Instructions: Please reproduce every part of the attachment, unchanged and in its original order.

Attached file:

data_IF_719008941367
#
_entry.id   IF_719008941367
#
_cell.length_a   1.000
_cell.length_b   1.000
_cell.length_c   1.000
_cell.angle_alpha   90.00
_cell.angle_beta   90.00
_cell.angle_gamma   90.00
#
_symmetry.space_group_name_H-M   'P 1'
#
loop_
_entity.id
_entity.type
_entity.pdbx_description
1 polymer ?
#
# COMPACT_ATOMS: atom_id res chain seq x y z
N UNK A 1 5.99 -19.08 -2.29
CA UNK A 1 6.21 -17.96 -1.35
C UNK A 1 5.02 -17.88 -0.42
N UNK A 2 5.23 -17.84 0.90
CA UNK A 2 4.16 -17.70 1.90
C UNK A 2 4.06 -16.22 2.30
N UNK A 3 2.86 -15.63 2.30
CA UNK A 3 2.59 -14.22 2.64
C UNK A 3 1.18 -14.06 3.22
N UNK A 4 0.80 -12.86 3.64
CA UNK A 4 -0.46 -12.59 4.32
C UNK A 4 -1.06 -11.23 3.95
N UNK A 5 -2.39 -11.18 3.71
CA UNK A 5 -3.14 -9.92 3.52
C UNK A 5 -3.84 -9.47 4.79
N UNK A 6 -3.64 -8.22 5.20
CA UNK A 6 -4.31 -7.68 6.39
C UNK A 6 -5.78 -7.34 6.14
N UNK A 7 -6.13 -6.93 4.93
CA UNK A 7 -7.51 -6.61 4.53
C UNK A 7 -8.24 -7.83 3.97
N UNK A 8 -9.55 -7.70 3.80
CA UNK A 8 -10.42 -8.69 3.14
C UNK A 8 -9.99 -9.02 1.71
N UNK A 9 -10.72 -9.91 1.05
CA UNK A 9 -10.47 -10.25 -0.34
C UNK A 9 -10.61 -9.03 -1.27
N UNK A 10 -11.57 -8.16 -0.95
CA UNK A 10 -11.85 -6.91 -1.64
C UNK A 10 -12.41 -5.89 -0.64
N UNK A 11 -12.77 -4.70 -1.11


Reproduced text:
data_IF_719008941367
#
_entry.id   IF_719008941367
#
_cell.length_a   1.000
_cell.length_b   1.000
_cell.length_c   1.000
_cell.angle_alpha   90.00
_cell.angle_beta   90.00
_cell.angle_gamma   90.00
#
_symmetry.space_group_name_H-M   'P 1'
#
loop_
_entity.id
_entity.type
_entity.pdbx_description
1 polymer ?
#
# COMPACT_ATOMS: atom_id res chain seq x y z
N UNK A 1 5.99 -19.08 -2.29
CA UNK A 1 6.21 -17.96 -1.35
C UNK A 1 5.02 -17.88 -0.42
N UNK A 2 5.23 -17.84 0.90
CA UNK A 2 4.16 -17.70 1.90
C UNK A 2 4.06 -16.22 2.30
N UNK A 3 2.86 -15.63 2.30
CA UNK A 3 2.59 -14.22 2.64
C UNK A 3 1.18 -14.06 3.22
N UNK A 4 0.80 -12.86 3.64
CA UNK A 4 -0.46 -12.59 4.32
C UNK A 4 -1.06 -11.23 3.95
N UNK A 5 -2.39 -11.18 3.71
CA UNK A 5 -3.14 -9.92 3.52
C UNK A 5 -3.84 -9.47 4.79
N UNK A 6 -3.64 -8.22 5.20
CA UNK A 6 -4.31 -7.68 6.39
C UNK A 6 -5.78 -7.34 6.14
N UNK A 7 -6.13 -6.93 4.93
CA UNK A 7 -7.51 -6.61 4.53
C UNK A 7 -8.24 -7.83 3.97
N UNK A 8 -9.55 -7.70 3.80
CA UNK A 8 -10.42 -8.69 3.14
C UNK A 8 -9.99 -9.02 1.71
N UNK A 9 -10.72 -9.91 1.05
CA UNK A 9 -10.47 -10.25 -0.34
C UNK A 9 -10.61 -9.03 -1.27
N UNK A 10 -11.57 -8.16 -0.95
CA UNK A 10 -11.85 -6.91 -1.64
C UNK A 10 -12.41 -5.89 -0.64
N UNK A 11 -12.77 -4.70 -1.11